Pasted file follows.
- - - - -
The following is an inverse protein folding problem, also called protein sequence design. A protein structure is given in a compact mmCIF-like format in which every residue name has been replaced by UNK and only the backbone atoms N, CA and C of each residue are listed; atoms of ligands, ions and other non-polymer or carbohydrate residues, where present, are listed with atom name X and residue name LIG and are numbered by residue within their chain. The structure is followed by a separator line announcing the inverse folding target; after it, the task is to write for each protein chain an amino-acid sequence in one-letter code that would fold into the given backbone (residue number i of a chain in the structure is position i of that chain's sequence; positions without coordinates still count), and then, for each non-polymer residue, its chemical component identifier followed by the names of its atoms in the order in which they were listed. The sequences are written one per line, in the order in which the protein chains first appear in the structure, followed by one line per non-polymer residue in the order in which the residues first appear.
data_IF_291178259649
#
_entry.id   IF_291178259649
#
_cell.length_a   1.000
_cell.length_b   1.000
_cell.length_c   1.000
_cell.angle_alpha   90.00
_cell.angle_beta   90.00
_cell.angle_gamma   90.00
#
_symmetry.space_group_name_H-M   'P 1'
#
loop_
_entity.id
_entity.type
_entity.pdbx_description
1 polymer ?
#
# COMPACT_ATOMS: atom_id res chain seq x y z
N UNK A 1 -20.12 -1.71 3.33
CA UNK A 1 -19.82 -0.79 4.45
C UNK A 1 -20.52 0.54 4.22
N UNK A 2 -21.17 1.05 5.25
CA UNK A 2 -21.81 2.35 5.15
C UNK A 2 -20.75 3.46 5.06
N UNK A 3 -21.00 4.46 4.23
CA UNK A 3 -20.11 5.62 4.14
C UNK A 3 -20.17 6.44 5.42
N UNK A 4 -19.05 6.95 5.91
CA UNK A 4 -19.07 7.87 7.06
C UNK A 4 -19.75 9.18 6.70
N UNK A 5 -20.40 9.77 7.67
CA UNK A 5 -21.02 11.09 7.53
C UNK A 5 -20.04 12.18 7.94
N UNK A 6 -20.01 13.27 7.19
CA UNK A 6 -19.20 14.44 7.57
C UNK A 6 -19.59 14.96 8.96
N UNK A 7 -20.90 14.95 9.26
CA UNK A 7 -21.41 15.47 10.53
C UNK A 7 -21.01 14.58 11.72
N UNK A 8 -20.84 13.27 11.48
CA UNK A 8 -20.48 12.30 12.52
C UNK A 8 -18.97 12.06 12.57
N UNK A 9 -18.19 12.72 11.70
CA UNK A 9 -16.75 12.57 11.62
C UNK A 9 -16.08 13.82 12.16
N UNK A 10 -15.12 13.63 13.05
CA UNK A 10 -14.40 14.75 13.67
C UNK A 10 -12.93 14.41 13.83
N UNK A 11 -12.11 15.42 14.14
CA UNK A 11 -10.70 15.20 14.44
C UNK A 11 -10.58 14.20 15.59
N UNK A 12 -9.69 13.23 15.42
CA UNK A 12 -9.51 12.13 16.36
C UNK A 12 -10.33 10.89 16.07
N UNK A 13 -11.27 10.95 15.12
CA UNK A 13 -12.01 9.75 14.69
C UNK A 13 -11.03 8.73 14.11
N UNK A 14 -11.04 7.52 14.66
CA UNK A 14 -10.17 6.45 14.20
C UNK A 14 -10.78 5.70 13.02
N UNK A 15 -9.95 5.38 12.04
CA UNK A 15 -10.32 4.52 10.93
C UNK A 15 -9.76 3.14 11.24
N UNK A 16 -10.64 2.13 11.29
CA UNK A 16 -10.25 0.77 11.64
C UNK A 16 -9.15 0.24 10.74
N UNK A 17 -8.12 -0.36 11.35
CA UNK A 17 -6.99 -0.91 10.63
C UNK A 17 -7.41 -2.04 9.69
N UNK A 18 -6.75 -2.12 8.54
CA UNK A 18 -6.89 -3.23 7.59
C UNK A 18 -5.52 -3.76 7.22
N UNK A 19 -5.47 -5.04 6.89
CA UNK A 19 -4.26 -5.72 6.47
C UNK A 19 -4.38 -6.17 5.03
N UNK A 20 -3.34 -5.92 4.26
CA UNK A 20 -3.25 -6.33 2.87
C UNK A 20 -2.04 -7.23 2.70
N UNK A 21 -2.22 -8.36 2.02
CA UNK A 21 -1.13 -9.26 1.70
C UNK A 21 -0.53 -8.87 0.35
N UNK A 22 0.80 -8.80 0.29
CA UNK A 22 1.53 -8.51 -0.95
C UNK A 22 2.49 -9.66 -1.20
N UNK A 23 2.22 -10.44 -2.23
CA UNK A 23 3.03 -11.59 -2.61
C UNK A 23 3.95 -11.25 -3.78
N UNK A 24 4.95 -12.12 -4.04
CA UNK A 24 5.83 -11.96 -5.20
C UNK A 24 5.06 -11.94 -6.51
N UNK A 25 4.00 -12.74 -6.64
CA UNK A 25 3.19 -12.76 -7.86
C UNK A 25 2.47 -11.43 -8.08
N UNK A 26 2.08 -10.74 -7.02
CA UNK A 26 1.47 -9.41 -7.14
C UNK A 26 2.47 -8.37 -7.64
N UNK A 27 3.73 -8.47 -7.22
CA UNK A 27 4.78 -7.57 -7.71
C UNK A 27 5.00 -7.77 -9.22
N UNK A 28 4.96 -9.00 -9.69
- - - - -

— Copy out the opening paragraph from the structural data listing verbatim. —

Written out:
The following is an inverse protein folding problem, also called protein sequence design. A protein structure is given in a compact mmCIF-like format in which every residue name has been replaced by UNK and only the backbone atoms N, CA and C of each residue are listed; atoms of ligands, ions and other non-polymer or carbohydrate residues, where present, are listed with atom name X and residue name LIG and are numbered by residue within their chain. The structure is followed by a separator line announcing the inverse folding target; after it, the task is to write for each protein chain an amino-acid sequence in one-letter code that would fold into the given backbone (residue number i of a chain in the structure is position i of that chain's sequence; positions without coordinates still count), and then, for each non-polymer residue, its chemical component identifier followed by the names of its atoms in the order in which they were listed. The sequences are written one per line, in the order in which the protein chains first appear in the structure, followed by one line per non-polymer residue in the order in which the residues first appear.